In our first Cult Heroes column we took a look at Paolo Di Canio, a modern day foreign footballer who earned the adulation of the West Ham faithful. This week we focus on Bill Shankly, the man who transformed Liverpool Football Club from the depths of the English Second Division into a “bastion of invincibility” that went on to rule England, before ultimately conquering Europe.
“Some people believe football is a matter of life and death, I am very disappointed with that attitude. I can assure you it is much, much more important than that.”
This line from Shankly is possibly the greatest ever quote on football.
Of course, anyone can give passionate responses in an interview to win over the fans. Actions speak louder than words, and Shankly’s actions more than matched his legendary words that football fans recite on a more than often basis.
Upon his arrival at Liverpool in 1959, Anfield was a crumbling wreck of a stadium. Such was Shankly’s drive for change and commitment to hard work that he, along with his number two Bob Paisley, went to Anfield on a non-match day and proceeded to dismantle the decaying dugouts and rebuild them from scratch. Shankly’s socialist philosophy offered an explanation for his inclination to work hard.
“The socialism I believe in is a way of living. I believe the only way to live and to be truly successful is by collective effort, with everyone working for each other, everyone helping each other, and everyone having a share of the rewards at the end of the day. That might be asking a lot, but it’s the way I see football and the way I see life.”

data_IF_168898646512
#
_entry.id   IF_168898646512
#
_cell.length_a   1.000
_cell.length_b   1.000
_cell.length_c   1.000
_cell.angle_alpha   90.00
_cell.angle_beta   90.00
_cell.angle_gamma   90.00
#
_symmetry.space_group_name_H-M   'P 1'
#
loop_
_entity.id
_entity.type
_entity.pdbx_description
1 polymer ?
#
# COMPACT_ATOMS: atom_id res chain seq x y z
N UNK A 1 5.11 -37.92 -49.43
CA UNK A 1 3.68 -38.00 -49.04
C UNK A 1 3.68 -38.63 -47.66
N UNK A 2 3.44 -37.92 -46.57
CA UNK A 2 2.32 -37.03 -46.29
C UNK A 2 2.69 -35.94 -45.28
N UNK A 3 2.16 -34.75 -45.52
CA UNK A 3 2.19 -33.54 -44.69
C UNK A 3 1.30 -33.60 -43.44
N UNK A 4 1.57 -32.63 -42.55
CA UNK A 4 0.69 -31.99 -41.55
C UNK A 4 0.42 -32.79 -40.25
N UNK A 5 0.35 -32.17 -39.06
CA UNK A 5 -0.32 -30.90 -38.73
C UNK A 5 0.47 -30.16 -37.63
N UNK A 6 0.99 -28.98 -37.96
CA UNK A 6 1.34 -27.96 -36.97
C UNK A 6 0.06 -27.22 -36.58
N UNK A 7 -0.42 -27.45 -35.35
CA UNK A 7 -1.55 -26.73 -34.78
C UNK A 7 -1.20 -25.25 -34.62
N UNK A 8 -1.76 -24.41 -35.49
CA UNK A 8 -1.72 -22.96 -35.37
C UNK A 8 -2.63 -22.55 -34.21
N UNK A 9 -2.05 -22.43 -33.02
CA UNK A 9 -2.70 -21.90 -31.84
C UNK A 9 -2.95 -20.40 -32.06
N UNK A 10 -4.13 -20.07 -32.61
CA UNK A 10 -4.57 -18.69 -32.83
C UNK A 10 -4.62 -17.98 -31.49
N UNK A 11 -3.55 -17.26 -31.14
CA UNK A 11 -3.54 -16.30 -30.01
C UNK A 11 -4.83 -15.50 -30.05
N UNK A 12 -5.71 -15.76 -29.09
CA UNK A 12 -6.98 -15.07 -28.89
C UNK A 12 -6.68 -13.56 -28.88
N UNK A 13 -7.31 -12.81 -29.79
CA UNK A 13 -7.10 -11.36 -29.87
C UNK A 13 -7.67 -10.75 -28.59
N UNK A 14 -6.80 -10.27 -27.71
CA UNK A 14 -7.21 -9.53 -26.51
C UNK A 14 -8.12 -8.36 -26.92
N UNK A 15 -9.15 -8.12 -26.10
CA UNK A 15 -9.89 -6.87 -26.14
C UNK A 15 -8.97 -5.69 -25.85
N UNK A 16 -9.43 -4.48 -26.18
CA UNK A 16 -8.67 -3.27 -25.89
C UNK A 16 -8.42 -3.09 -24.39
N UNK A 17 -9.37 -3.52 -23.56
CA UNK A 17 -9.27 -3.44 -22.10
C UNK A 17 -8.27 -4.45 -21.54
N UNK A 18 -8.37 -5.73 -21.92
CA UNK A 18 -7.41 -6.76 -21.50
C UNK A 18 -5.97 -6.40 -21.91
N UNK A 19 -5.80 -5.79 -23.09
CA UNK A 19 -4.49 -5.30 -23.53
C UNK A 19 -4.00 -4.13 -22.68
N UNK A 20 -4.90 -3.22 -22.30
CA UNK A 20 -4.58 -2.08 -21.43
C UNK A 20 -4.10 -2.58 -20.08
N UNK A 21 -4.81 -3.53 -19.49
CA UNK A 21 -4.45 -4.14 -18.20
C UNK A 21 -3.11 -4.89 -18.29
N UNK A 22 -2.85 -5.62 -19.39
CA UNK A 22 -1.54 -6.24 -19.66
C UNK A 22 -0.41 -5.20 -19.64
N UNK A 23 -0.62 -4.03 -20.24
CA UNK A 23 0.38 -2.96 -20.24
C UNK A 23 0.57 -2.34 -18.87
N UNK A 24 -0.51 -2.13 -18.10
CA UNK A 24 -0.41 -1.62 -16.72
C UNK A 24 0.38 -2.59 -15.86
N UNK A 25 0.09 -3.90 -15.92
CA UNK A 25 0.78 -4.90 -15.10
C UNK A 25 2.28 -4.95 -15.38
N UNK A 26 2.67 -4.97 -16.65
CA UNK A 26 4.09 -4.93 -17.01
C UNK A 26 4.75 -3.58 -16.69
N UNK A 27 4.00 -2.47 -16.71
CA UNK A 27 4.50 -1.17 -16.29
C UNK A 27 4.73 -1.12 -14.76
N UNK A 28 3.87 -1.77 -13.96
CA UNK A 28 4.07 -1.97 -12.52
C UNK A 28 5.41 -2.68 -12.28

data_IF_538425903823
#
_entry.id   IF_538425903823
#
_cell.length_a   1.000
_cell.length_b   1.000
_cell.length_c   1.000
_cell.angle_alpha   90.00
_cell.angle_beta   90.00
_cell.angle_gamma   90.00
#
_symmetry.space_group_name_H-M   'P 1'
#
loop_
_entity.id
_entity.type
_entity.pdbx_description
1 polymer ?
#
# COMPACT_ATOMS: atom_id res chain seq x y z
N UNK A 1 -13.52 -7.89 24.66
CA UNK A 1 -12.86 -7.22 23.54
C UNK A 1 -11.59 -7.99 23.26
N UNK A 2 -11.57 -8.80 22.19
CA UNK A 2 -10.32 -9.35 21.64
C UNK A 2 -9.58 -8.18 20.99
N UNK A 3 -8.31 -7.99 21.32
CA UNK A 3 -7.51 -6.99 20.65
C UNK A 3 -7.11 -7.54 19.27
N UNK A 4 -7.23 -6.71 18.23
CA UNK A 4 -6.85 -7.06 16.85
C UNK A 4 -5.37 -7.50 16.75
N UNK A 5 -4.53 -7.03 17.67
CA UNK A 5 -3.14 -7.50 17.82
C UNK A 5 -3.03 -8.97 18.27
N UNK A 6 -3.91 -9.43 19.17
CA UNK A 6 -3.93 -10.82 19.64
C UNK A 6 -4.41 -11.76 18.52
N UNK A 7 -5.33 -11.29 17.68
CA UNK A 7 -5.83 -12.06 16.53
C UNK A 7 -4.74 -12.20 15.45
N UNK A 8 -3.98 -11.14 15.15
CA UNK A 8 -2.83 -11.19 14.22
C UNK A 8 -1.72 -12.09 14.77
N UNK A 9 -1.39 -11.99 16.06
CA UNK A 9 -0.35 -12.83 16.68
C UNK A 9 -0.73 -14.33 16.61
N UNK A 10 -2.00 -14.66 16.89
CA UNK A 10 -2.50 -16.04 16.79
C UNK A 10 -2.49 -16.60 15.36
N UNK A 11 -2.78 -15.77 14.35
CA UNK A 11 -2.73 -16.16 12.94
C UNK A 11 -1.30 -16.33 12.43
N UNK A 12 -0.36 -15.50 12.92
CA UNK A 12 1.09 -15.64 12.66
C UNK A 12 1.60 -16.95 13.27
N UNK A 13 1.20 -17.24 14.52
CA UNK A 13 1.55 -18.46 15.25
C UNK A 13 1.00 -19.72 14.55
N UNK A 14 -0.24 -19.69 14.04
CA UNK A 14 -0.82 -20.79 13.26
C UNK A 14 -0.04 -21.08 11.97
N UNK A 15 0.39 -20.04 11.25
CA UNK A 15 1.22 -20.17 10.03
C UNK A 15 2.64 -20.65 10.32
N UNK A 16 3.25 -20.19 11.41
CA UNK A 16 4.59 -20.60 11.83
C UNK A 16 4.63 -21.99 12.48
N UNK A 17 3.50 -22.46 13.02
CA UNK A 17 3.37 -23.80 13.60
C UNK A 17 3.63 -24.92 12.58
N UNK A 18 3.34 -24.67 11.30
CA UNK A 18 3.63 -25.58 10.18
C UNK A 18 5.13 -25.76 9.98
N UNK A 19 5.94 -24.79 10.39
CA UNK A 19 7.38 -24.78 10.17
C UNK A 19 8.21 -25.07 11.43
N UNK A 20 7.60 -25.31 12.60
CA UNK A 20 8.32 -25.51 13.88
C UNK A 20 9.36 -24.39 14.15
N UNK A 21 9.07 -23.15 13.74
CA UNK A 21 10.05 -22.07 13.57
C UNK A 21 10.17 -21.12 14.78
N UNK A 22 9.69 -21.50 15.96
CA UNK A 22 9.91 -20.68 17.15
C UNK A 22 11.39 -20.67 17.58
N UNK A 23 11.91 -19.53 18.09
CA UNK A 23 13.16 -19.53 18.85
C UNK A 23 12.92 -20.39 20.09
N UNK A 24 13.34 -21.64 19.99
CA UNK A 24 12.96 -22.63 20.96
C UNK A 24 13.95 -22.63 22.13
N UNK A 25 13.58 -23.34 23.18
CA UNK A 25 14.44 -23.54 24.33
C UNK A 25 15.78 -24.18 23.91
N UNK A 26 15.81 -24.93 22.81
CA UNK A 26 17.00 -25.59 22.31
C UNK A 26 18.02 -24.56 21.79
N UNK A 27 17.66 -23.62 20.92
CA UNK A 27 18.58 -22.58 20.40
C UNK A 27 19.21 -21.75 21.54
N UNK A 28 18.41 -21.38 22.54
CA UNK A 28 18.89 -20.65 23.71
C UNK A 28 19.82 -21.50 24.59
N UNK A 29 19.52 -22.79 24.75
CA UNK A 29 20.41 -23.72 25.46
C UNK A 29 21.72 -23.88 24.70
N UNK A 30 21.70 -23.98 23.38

On the pitch, it took just four full seasons for Shankly to lead his men from mid-table in the Second Division to a 1st place finish in the top flight. A year later in 1965, he guided Liverpool to their first ever FA Cup win. Liverpool won the League title again in 1966.
While seeing his side face continental opposition in European competition, Shankly became convinced that the patient and possession based tactics and strategies of the European clubs could be successfully implemented into English football. Liverpool fell into a brief decline during the late 60s to early 70s as an ageing squad struggled to adapt to Shankly’s new tactics. This resulted in Liverpool legends like Ron Yeats and Ian St. John being released, and new blood brought in, with Steve Heighway, Kevin Keegan and Ray Clemence arriving on Merseyside. The new breed of players took to Shankly’s new continental inspired system and Shankly’s second great Liverpool side was born.
The UEFA Cup came to Merseyside in 1973 as Shankly lifted Liverpool’s first ever European trophy. That very same season also saw the Reds win the league title for the 3rd time under his unprecedented leadership. They narrowly missed out on the title the following season, but picked up the FA Cup by beating Newcastle United in Wembley, in a game that proved to be Shankly’s last.
When Shankly retired in the summer of 1974, he left a young talented squad at the new manager’s disposal. The new manager turned out to be Shankly’s assistant, Bob Paisley. Under his reign, Liverpool picked up a further six league titles, as well as three European Cups and three League Cups. The fact that all that silverware found it’s way to the Anfield trophy cabinet in just nine years under Paisley makes his reign as manager all the more impressive. And yet, despite Paisley’s astonishing trophy haul, he was never idolized by Liverpool fans in the same fashion that Shankly was, and still is today.
Shankly, whether by his own intention or not, had established a cult of personality on Merseyside that Joseph Stalin and Mao Tse Tung would’ve envied.